SeaWorld San Diego's Dottie the Dolphin, along with senior vet Dr. Todd Schmitt, and Dr. Roger Sur of the UCSD Comprehensive Kidney Stone Center, were featured on today's Good Morning America. The live interview took place from SeaWorld's Rocky Point Preserve, and focused on the extraordinary lengths the park took to preserve the life of one of its dolphins.
Dottie, a 23-year-old Atlantic bottlenose dolphin, went into kidney failure due complications from kidney stones, but thanks to a team of highly-skilled “human” doctors from UC San Diego Medical Center, her life was saved through medical procedures never before performed on a dolphin.
With assistance from Dr. Schmitt and SeaWorld animal care team, Dr. Sur, who had never conducted a medical procedure on a dolphin, performed a cystosopy in SeaWorld's surgical facility. With Dottie's condition still critical, the human/veterinary medical team decided to attempt to break up the kidney stones. The following day, Dr. Sur performed the first ever endoscopic laser lithotripsy procedure on a dolphin and broke up Dottie's kidney stones.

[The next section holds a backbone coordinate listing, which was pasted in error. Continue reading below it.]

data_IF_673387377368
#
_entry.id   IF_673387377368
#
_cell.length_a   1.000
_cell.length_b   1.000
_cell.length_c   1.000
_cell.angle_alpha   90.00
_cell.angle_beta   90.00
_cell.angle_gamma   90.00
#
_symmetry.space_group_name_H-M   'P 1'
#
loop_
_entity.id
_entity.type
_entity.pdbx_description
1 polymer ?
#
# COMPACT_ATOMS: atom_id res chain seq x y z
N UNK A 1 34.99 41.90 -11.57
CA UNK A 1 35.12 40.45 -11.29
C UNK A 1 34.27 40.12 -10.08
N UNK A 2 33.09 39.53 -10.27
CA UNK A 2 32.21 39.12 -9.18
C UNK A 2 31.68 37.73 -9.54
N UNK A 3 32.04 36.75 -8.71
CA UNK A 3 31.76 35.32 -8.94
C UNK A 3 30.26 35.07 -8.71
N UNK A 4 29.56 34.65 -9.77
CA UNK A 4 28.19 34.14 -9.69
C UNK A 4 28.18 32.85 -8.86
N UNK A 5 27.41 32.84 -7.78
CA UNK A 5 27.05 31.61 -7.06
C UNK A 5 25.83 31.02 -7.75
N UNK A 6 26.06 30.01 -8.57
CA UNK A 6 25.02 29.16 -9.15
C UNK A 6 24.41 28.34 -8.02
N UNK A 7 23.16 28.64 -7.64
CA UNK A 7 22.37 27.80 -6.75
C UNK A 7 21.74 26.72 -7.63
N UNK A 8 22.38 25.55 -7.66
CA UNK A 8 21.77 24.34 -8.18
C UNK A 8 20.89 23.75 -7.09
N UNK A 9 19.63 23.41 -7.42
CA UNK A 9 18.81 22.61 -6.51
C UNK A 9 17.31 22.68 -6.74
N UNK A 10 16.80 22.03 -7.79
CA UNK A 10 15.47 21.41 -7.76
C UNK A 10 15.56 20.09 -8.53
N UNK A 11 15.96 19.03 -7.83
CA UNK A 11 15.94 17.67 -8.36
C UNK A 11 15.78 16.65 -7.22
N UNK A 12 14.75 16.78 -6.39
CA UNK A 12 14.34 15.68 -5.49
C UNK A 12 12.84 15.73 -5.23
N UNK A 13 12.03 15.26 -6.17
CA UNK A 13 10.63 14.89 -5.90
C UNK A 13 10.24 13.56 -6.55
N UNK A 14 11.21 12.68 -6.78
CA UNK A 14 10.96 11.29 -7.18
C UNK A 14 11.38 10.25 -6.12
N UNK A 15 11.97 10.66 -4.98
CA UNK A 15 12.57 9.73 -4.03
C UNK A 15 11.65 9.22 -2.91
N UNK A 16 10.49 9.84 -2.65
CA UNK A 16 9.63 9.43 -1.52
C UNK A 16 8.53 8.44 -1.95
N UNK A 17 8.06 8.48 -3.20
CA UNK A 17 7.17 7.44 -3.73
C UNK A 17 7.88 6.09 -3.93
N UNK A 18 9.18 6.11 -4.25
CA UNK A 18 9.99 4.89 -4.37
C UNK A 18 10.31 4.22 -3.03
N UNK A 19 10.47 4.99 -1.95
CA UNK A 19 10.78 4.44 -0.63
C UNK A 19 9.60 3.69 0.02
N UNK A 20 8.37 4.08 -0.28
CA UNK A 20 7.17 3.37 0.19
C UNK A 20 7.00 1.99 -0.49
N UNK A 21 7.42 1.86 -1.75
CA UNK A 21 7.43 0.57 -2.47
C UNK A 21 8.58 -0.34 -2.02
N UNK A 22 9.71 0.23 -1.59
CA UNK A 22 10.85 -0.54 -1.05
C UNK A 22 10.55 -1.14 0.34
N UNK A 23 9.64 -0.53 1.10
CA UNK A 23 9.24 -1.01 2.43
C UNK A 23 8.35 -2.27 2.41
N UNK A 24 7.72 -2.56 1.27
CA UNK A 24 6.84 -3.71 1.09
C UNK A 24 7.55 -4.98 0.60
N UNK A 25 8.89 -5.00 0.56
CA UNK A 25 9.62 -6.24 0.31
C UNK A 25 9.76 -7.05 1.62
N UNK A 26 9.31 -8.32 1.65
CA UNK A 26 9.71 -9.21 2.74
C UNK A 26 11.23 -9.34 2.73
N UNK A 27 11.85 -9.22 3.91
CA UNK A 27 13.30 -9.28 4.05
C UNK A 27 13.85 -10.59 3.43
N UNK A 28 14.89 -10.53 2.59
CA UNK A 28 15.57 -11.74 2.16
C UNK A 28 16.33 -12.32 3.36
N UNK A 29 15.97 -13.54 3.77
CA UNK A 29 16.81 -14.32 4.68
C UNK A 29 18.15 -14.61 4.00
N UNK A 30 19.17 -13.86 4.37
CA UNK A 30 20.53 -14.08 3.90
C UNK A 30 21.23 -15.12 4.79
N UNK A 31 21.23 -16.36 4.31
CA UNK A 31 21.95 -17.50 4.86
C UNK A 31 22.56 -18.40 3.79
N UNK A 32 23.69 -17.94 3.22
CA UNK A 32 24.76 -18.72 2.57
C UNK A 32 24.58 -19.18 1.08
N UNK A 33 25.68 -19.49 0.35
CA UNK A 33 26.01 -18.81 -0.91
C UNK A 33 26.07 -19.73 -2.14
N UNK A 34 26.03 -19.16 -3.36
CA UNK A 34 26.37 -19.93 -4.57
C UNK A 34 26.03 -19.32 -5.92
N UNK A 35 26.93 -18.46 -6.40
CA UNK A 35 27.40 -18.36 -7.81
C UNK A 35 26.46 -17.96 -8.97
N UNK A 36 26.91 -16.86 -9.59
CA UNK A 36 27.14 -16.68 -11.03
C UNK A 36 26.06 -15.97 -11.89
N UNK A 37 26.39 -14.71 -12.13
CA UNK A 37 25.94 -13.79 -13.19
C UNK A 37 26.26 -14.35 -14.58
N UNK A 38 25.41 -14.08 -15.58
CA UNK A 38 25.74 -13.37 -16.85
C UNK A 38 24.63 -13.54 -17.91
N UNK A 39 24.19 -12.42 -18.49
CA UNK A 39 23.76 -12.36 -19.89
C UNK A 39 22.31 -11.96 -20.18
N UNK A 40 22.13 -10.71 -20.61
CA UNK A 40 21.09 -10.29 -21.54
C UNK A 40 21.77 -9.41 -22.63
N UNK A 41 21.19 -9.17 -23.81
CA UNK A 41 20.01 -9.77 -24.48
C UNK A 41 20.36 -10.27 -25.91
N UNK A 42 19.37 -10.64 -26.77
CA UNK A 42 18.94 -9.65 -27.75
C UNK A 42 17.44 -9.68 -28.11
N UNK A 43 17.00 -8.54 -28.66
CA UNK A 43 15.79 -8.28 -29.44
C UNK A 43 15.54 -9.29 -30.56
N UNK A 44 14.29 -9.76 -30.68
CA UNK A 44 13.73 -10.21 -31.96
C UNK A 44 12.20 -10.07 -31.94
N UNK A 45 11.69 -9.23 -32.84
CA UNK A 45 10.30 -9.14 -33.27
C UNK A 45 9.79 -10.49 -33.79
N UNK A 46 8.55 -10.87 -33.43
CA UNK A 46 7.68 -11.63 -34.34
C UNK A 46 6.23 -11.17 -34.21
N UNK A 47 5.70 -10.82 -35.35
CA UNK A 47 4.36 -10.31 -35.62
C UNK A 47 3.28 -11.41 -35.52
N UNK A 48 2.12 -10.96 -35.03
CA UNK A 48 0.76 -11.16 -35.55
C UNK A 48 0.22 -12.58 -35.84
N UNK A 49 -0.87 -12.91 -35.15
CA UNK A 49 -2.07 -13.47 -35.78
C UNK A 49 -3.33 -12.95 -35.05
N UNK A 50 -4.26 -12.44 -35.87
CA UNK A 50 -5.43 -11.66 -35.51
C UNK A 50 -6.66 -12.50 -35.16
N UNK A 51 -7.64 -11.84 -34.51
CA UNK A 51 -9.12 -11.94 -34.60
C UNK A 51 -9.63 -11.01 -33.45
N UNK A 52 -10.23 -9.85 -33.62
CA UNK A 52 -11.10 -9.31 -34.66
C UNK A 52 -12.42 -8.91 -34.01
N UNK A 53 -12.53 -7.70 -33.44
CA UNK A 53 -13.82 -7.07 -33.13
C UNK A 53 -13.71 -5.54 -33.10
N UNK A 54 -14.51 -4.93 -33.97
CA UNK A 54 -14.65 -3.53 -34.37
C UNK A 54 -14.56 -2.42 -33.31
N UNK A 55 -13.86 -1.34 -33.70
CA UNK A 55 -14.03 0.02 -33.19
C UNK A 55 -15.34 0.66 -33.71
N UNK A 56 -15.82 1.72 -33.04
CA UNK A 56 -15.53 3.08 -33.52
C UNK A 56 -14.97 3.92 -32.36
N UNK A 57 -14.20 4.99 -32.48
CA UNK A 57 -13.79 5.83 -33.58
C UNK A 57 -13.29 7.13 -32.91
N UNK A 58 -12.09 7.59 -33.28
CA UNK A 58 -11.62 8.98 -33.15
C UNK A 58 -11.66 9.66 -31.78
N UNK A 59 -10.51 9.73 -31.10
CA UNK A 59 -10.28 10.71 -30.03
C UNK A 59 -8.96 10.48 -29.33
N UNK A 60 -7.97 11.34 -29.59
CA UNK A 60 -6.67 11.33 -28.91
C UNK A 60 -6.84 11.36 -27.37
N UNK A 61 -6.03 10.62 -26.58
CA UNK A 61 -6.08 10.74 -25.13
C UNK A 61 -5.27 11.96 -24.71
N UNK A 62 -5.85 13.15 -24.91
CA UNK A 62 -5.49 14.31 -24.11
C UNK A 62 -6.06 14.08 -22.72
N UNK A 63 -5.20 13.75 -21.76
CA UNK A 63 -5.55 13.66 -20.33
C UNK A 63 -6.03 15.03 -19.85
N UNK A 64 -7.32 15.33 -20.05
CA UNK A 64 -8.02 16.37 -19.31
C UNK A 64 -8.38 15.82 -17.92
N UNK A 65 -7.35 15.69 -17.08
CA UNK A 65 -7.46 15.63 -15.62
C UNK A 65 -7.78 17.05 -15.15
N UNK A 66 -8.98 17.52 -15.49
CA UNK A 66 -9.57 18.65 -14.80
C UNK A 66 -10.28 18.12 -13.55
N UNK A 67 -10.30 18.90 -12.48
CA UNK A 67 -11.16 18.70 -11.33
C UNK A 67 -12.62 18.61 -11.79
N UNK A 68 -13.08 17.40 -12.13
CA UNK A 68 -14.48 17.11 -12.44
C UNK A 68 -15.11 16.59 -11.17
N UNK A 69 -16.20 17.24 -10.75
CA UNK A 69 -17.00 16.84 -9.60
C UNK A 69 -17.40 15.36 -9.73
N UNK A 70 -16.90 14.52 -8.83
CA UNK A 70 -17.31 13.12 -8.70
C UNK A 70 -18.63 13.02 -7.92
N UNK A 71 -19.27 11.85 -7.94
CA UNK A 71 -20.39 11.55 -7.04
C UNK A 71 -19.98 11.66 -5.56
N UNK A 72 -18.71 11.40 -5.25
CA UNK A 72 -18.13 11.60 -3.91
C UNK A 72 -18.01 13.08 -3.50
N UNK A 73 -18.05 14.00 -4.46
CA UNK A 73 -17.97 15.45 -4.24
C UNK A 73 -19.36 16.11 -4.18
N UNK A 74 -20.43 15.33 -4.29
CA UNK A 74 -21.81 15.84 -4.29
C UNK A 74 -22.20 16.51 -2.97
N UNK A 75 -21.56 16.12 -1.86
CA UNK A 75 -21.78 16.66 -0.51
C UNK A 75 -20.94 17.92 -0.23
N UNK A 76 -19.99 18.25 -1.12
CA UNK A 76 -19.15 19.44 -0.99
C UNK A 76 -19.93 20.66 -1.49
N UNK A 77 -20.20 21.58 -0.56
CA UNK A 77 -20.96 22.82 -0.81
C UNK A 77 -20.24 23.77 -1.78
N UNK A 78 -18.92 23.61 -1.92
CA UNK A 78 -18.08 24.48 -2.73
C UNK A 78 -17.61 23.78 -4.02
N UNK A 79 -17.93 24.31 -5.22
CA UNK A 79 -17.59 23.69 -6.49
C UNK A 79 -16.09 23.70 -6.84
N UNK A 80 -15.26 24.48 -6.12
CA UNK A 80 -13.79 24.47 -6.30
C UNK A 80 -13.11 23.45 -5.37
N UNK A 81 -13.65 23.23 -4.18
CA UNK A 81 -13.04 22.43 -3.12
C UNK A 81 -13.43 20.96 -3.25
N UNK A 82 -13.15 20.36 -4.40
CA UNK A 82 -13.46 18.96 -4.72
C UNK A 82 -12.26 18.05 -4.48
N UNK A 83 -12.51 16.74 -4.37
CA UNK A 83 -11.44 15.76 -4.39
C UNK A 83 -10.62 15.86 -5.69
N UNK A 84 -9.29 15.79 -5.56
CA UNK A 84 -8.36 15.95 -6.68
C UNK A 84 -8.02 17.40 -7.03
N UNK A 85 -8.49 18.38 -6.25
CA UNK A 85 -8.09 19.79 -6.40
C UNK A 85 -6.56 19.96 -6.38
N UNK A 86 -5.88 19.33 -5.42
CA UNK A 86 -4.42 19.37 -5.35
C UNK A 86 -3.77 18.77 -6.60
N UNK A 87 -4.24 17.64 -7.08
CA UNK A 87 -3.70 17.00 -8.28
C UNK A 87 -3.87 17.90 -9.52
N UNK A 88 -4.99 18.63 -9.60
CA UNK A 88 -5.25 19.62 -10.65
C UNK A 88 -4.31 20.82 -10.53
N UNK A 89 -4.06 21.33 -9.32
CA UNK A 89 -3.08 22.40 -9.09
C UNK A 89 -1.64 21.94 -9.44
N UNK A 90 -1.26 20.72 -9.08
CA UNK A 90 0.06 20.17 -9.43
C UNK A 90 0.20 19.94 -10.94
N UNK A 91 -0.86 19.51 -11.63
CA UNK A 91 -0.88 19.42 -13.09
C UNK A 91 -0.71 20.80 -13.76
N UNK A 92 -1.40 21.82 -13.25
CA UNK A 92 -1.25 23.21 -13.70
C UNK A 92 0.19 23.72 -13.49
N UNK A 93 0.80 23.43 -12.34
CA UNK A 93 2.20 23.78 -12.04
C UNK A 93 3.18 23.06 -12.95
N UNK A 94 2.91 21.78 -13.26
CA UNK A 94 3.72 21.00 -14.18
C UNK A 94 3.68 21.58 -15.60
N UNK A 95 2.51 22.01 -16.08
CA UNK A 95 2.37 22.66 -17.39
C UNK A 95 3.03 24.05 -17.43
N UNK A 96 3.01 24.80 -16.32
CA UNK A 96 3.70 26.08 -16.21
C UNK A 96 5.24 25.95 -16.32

Dottie's recovery took several months, but she has regained the nearly 40 pounds that she lost during her illness. Dottie continues to be monitored through ultrasound, urinalysis and blood samples. She was recently returned to the interaction pools at Rocky Point Preserve following her recovery in the back area pools. SeaWorld veterinarians are happy to report that her kidneys are functioning very well and Dottie is glad to be back in her social group of dolphins and trainers.